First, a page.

Stocks push higher, but bubble fears are unwarranted – BlackRock’s Koesterich says
Despite price peaks, stocks are not in bubble territory in the US, says Russ Koesterich, BlackRock’s Global Chief Investment Strategist.
Blame Washington: Consumer Confidence Remains Shaky
US economic data continues to come through in fits and starts, with some areas showing signs of genuine improvement and others remaining stuck in neutral. On the positive side, the housing market remains an important source of strength and is leading the recovery. Building permits jumped in October to a 1.03 million annualized pace-the highest level since June. Additionally, home prices are rising. The S&P/Case-Shiller Composite Index (a broad measure of national home prices) is up more than 13% over the last year-the best reading since 2006.
With new homes being built and housing prices rising, it would be natural to expect an uptick in consumer confidence as well, but that is not the case today. Last week, the Conference Board’s index of consumer confidence fell to 70.4, well below expectations and its lowest level since the spring.
So why the disconnect between the housing market and consumer confidence? While a weak jobs market bears some of the blame, we would also point toward political dysfunction in Washington, D.C. In the aftermath of October’s government shutdown, and with budget battles yet to come, uncertainty over issues such as the debt ceiling, government spending and tax policy is having a noticeable effect on confidence. One way to measure this is by looking at the Economic Policy Uncertainty Index (EPUI). As its name suggests, the EPUI tracks political uncertainty, with a level of 100 being around normal. The index was as low as 93 in July and hit a multi-month high of 174 in October during the height of the recent drama.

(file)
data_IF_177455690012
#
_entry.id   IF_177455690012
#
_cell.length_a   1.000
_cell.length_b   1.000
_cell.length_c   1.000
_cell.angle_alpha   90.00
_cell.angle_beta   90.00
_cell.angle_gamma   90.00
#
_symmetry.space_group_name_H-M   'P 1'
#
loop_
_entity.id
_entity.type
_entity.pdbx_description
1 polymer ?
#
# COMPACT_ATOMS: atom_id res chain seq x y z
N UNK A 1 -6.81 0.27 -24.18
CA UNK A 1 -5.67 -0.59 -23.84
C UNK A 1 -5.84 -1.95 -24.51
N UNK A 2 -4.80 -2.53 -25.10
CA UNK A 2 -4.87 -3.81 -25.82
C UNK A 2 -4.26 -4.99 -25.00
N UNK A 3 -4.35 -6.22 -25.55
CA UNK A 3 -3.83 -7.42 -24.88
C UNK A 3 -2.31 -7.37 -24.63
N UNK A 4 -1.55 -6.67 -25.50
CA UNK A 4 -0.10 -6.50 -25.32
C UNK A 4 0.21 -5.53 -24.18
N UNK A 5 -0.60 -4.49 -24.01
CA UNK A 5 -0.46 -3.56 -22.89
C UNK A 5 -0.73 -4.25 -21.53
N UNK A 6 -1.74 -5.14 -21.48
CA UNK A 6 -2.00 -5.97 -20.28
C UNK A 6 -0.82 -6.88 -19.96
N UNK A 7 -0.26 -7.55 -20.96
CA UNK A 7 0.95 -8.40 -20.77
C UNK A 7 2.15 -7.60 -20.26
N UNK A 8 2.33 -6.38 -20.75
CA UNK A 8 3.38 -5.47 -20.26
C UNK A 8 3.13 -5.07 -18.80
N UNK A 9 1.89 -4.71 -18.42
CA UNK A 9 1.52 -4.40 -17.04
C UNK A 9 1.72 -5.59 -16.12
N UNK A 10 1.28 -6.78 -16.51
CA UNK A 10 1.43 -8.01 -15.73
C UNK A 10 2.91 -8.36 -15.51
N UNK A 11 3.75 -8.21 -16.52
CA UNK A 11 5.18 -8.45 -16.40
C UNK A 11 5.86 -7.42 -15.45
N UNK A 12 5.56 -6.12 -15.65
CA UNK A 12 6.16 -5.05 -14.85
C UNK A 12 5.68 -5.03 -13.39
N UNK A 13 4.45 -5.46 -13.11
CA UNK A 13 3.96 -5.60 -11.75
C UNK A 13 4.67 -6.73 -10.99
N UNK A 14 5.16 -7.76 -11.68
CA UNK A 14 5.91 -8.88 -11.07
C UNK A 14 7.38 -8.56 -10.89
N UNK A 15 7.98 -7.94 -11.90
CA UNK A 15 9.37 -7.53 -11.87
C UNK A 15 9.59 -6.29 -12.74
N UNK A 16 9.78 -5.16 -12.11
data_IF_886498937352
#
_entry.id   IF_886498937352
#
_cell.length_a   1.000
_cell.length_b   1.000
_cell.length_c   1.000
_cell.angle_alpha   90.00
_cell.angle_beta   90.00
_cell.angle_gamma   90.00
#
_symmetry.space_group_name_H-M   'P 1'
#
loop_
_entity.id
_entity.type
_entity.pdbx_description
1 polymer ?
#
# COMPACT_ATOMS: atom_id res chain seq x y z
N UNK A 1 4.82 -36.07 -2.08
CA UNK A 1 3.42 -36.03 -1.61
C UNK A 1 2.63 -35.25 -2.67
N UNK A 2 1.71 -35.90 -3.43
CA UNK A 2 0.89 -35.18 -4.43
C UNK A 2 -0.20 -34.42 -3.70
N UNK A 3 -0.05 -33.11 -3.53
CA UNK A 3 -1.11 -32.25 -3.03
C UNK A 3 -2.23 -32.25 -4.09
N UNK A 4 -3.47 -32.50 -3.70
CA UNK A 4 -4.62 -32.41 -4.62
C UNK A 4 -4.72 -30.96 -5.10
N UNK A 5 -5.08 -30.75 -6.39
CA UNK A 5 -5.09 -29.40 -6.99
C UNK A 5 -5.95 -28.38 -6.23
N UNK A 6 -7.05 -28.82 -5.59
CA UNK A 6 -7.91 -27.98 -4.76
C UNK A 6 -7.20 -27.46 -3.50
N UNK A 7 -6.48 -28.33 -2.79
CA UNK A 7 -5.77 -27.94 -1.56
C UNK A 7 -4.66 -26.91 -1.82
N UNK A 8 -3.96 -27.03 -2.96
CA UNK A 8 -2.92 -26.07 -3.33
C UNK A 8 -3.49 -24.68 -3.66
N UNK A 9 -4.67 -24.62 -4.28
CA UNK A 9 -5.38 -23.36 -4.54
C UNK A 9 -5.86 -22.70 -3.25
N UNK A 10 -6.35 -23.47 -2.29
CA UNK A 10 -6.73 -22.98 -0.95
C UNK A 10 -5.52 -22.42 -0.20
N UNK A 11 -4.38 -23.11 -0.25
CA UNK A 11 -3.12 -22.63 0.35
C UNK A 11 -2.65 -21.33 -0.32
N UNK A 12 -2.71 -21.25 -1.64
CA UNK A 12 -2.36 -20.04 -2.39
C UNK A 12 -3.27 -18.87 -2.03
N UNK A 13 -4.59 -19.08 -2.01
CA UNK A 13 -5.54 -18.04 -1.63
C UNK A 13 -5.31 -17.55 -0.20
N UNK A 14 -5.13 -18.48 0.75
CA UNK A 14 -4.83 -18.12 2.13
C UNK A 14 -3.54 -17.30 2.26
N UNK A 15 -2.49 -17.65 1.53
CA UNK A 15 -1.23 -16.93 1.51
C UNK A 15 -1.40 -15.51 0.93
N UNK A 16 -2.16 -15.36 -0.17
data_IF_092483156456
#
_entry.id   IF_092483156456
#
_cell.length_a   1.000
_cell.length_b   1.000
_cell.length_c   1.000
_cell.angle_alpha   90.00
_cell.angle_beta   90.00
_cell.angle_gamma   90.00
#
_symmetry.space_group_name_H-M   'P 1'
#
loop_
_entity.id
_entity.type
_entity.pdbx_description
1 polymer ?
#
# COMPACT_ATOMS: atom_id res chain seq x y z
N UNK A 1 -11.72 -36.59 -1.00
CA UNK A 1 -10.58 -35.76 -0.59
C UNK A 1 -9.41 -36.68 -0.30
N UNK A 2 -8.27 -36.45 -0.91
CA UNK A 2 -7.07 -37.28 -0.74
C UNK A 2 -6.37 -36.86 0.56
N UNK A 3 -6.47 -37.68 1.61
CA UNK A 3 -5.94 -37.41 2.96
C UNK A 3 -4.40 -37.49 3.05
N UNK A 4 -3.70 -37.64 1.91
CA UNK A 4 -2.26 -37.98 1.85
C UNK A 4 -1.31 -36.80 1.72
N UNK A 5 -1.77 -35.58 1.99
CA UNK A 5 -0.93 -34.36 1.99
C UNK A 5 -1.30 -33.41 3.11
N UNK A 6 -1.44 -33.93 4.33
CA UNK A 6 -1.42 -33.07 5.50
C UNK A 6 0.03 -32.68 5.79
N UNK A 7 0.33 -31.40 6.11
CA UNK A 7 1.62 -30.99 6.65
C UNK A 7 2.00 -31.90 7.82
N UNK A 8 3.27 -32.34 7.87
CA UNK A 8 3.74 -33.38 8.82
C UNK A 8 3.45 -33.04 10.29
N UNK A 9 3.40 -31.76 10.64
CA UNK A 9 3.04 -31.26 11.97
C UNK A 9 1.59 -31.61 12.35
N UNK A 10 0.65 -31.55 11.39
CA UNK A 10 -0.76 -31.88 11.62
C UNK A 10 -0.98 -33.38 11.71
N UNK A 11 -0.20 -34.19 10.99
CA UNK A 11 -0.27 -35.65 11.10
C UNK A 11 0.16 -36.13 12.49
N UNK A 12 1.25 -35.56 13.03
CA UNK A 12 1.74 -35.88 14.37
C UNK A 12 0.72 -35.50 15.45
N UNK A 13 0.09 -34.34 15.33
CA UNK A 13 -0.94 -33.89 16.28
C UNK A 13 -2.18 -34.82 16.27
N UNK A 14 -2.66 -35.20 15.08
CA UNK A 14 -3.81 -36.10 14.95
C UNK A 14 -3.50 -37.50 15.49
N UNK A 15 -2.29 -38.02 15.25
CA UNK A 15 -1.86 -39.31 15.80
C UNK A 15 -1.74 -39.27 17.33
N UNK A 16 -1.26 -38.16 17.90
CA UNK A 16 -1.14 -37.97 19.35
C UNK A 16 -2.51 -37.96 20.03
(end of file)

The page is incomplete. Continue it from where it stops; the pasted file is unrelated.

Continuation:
Higher political uncertainty tends to translate into lower levels of both business and consumer confidence. Historically, for every 1 point rise in the EPUI, we have seen a 0.5 point drop in confidence levels-a trend that helps explain the decline in confidence levels that has occurred since the summer. To the extent political uncertainty starts to rise early next year (when the temporary budget deals reached in October begin to expire), it could represent a headwind for consumer confidence and, by extension, for consumer spending.
Despite Price Peaks, Stocks Are Not in Bubble Territory
The recent trend of record closing prices for the Dow and S&P, and the recent milestone for the Nasdaq, has caused some investors to ask if stocks are in a bubble. In our view, the answer is “no.” While valuations are less compelling than they were a year ago, equities still offer value and remain compelling alternatives to bonds and cash.
Taking a closer look at the Nasdaq helps illustrate this point. The current trip above the 4,000 level looks quite different from what was happening in 2000. From a valuation perspective, the Nasdaq today trades at around 24x trailing earnings. That’s not cheap, but it is below the index’s 18-year median of 30x and far below the 150x level it touched the first time it crossed 4,000 in 1999. As for the technology sector (still a very heavy component of the Nasdaq, but less so today than 13 years ago), that area of the market is trading around 17x earnings-roughly in line with the broader market and much less than the 67x we saw in 1999.
So, simply put, while some areas of the market are looking frothy (we cited US small caps and social media companies last week), today is not 1999 and stocks are not in a broad market bubble.